Poor spoiled baby. And you “felt like” you had more body-room in your Wrangler (which has a fuel-line the size of a garden-hose)…stop it! Yer breakin’ me heart!

    Feh.

  18. Harlan says:

    There was a recent suggestion to replace mpg with gphm (gallons per hundred miles). The Durango hybrid takes 5.3 gphm, compared to the non-hybrid which takes 6.3 gphm. So, it saves 1 gphm. By comparison, the Camry hybrid gets about 34 mpg = 2.9 gphm, compared to the non-hybrid which gets something like 26 mpg = 3.8 gphm, so it saves a similar 0.9 gphm. It seems like, based on exactly two data points, that you save the same amount of gas regardless what kind of vehicle you were going to buy…

  19. m4ximusprim3 says:

    @e.varden: I’m hoping your post is tongue in cheek.

    If not, your driveway is not as long as mine :)

  20. Steeb2er says:

    Can I get a comparison of cubic storage space vs. MPG?

    Its all well and good that a Civic and a Prius get 40+ MPGs hybrid, but can they haul DJ equipment that I need to cart around?

  21. Sanveann says:

    @BrianDaBrain: Well, for some people, yeah, it is necessary. One of my good friends has a Mariner hybrid because she and her husband have a baby and two Great Danes. There just isn’t any way you’re getting everybody in a sedan! And 32 mpg, compared to 19 for their previous car, a Honda Pilot, is really NOT bad.

    I have the same issue — my husband and I have a toddler, a baby on the way, and an 85-pound German shepherd. It would be hard enough to fit the dog and one car seat in the back seat of a regular car (assuming the dog wouldn’t drool all over the kid and lick him half to death, which he would), but it would be completely impossible to fit the dog and TWO car seats. Plus, having a large dog sitting right next to my kids seems like a big hazard in the event that there was an accident.

    I suppose a station wagon is another option, but most of them don’t have significantly better mileage than my small SUV.

  22. Orv says:

    @Steeb2er: If you want cargo hauling space, you’re probably going to be looking at something like a minivan, or maybe a “tall wagon” type vehicle like a Scion xB. SUVs don’t tend to have a lot of cargo space for their size, because the high ground clearance and 4WD systems result in a high load floor that eats up space.

  23. atrixe says:

    I didn’t even know there were that many hybrids on the market to begin with.

  24. ne1butu says:

    The Escape Hybrid is actually a very effecient SUV. In NYC, where they are used as taxis, there is no other alternative other than the Crown Vic or Sienna minivan. I always try to get one of the hybrid taxis because, as a driver told me once, they only have to fill up three or four times per week. Versus a Crown Vic taxi which needs a fuel-up once or twice per day.

  25. Orv says:

    @ne1butu: City traffic is idea for hybrids and the worst for regular cars, so that doesn’t surprise me. Crown Vics are heavy and kind of archaic. They’re lucky to get much over 15 mpg in stop-and-go-traffic. Even on the highway I only get 20 mpg in mine.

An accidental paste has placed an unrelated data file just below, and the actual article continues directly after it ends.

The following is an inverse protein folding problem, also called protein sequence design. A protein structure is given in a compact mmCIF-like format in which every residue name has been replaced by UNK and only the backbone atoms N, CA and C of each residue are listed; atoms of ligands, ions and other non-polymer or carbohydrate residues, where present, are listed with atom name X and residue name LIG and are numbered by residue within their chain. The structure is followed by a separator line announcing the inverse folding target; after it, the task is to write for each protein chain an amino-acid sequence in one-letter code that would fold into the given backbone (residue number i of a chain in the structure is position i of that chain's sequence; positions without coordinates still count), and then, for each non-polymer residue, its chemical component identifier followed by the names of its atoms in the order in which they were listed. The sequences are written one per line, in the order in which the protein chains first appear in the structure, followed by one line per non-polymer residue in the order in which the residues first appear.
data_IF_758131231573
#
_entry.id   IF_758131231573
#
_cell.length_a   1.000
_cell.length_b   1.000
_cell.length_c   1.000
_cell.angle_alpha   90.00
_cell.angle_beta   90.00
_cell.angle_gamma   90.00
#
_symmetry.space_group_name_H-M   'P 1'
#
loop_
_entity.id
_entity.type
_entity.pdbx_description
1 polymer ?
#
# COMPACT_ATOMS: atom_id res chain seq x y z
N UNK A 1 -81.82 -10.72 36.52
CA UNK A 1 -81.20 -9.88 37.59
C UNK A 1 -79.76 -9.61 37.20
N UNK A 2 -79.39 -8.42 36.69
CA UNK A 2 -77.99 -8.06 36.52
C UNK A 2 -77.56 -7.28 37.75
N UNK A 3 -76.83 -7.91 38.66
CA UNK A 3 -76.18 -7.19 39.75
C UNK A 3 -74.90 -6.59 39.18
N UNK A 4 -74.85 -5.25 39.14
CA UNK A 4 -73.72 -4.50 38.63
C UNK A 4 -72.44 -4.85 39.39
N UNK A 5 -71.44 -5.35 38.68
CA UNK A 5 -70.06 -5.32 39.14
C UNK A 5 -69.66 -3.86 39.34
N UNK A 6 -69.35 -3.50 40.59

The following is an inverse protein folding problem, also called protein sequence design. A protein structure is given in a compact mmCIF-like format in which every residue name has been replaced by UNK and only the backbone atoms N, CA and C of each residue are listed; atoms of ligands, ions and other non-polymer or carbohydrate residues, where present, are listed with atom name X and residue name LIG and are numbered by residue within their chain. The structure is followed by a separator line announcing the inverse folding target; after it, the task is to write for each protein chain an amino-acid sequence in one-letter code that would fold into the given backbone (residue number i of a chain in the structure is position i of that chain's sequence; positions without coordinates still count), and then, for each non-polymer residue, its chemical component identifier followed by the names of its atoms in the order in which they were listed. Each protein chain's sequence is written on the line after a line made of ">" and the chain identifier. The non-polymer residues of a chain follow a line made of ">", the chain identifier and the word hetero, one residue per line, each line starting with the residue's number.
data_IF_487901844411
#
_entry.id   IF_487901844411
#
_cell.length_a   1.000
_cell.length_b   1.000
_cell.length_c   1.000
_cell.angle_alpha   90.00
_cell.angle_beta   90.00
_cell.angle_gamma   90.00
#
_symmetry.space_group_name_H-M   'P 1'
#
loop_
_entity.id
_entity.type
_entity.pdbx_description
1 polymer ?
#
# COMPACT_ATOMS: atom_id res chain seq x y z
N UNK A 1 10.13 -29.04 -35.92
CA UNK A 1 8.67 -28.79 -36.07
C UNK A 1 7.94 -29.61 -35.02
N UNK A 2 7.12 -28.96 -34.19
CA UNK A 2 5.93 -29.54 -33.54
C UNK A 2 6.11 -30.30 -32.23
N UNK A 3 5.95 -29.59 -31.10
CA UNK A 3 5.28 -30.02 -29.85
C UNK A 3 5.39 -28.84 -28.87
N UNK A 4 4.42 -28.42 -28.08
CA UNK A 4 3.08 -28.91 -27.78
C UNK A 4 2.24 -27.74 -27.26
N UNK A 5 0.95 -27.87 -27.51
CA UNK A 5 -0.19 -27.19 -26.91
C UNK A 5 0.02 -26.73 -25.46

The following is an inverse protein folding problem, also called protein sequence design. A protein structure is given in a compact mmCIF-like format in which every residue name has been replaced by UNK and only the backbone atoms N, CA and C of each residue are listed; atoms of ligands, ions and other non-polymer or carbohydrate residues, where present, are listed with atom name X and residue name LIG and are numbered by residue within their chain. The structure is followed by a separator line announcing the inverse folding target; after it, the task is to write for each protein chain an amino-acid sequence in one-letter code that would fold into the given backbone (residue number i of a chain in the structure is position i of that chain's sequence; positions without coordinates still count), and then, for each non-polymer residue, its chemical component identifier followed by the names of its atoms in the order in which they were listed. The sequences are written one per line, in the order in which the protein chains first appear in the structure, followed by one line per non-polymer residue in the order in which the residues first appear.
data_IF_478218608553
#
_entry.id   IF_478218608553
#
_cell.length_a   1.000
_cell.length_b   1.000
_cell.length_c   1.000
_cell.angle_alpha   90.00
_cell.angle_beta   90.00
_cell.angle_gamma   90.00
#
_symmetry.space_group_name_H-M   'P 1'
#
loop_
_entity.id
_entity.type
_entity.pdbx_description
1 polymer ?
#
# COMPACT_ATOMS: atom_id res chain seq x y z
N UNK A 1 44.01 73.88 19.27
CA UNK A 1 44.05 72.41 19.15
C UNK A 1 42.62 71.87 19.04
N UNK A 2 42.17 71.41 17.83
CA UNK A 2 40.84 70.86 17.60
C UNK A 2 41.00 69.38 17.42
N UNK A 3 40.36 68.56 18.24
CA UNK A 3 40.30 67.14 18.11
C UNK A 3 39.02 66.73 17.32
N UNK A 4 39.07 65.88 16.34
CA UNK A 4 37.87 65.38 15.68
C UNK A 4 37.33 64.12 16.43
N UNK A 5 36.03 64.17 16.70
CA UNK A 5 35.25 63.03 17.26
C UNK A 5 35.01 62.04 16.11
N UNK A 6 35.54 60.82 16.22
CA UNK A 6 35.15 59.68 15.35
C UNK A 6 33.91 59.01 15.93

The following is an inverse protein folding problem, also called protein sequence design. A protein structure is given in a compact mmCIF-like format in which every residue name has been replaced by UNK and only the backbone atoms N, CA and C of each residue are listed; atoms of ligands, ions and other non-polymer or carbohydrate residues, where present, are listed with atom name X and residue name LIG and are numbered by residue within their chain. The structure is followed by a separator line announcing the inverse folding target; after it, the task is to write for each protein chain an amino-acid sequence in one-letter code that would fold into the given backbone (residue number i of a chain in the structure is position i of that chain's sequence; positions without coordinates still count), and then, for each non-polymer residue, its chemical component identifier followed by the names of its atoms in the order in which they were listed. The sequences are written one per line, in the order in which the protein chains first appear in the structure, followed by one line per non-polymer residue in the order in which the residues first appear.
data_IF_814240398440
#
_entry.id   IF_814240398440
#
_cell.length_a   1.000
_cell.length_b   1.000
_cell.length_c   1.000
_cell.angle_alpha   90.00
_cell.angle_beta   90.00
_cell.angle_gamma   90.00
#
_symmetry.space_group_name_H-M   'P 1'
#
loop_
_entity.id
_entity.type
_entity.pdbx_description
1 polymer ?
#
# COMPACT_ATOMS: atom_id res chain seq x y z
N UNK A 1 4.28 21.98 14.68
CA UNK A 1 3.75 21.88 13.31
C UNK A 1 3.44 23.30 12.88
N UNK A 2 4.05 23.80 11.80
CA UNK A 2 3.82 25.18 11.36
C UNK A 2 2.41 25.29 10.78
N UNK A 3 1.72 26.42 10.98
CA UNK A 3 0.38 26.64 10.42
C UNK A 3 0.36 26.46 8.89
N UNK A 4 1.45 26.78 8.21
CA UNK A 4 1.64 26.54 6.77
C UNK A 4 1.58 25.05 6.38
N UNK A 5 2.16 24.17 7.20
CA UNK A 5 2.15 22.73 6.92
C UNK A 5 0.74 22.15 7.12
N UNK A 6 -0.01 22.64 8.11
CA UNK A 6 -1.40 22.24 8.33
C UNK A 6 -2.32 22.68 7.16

26. balthisar says:

    Most of those “gas wasting hybrids” get better mpg than I get in my perfectly acceptable car!

    I’ve driven the Escape Hybrid quite a few times. It’s not true that it won’t go into “hybrid mode” when the A/C is on; it’s always in hybrid mode. Maybe you just mean that the engine won’t cut off. Most other hybrids do that same thing. It’s not consuming that much while idling under no load. Just turn off your compressor and let the residual cold blow in if you think your comfort isn’t worth the price of gas. You probably don’t like climate control either, because you never know if the compressor is running or not.

    The oomph isn’t quite the same as the 6 cylinder, but it’s quicker than the 4 cylinder.

    Also, it’s more of a “crossover” than SUV — it’s unibody. It’s certainly not massive, either! If I were in the market for an SUV, I’d certainly be looking at an Explorer or Expedition if I needed serious space or passenger capacity. It’s better than either of those as a daily driver, though.

  27. nova3930 says:

    @nataku83:

    The Altima hybrid only gets 34? My wife’s 2008 straight gas 4 cylinder Altima gets 31+…

  28. fuzzymuffins says:

    @copious28:

    wait… so substituting a crappy MPG for a slightly less crappier MPG is ‘commendable’?

    car x = 10mpg
    switching to
    car x hybrid 15mpg

    is STILL WORSE THAN

    car x = 10mpg
    switching to
    car y (non hybrid) = 30mpg

    these companies need to stop justifying inefficiency period. no car should be even produced for the masses under 15mpg.

  29. @BrianDaBrain: Yes. Some of us take 5-9 kids camping every month in the spring/summer and snowboarding in the winter. ;-)

  30. boogermike says:

    1) There is more to it than just gas mileage. My wife’s hybrid SUV is a SULEV (Super Ultra Low Emissions Vehicle). Thus better for the environment.

    2) My wife wanted a SUV. That is what she wanted to drive (regardless of how much she is hauling on a daily basis, she is entitled to drive the type of vehicle she prefers).

    Granted, we could be driving a more efficient vehicle (smaller sedan, etc), but since we want to drive an SUV, we can opt for a hybrid, which is certainly more efficient than its gas-only counterpart. We are making an effort to drive the most efficient vehicle we can – in the class of vehicles that meets our needs and desires.

    3) I wanted to buy a vehicle that would support R&D towards alternative fuel vehicles. If more consumers purchased more efficient vehicles, the manufactures would meet the demand.

  31. @allnitecp: Yeah, I’ve heard the same thing. City miles, the hybrid-ness doesn’t kick in, but long distances it’s a great buy. I’m curious to know if the sucky part is more Ford than Hybrid.

  32. Canino says:

    Sometimes it isn’t a matter of efficiency or inefficiency. Power, torque, towing capacity, etc. are all important.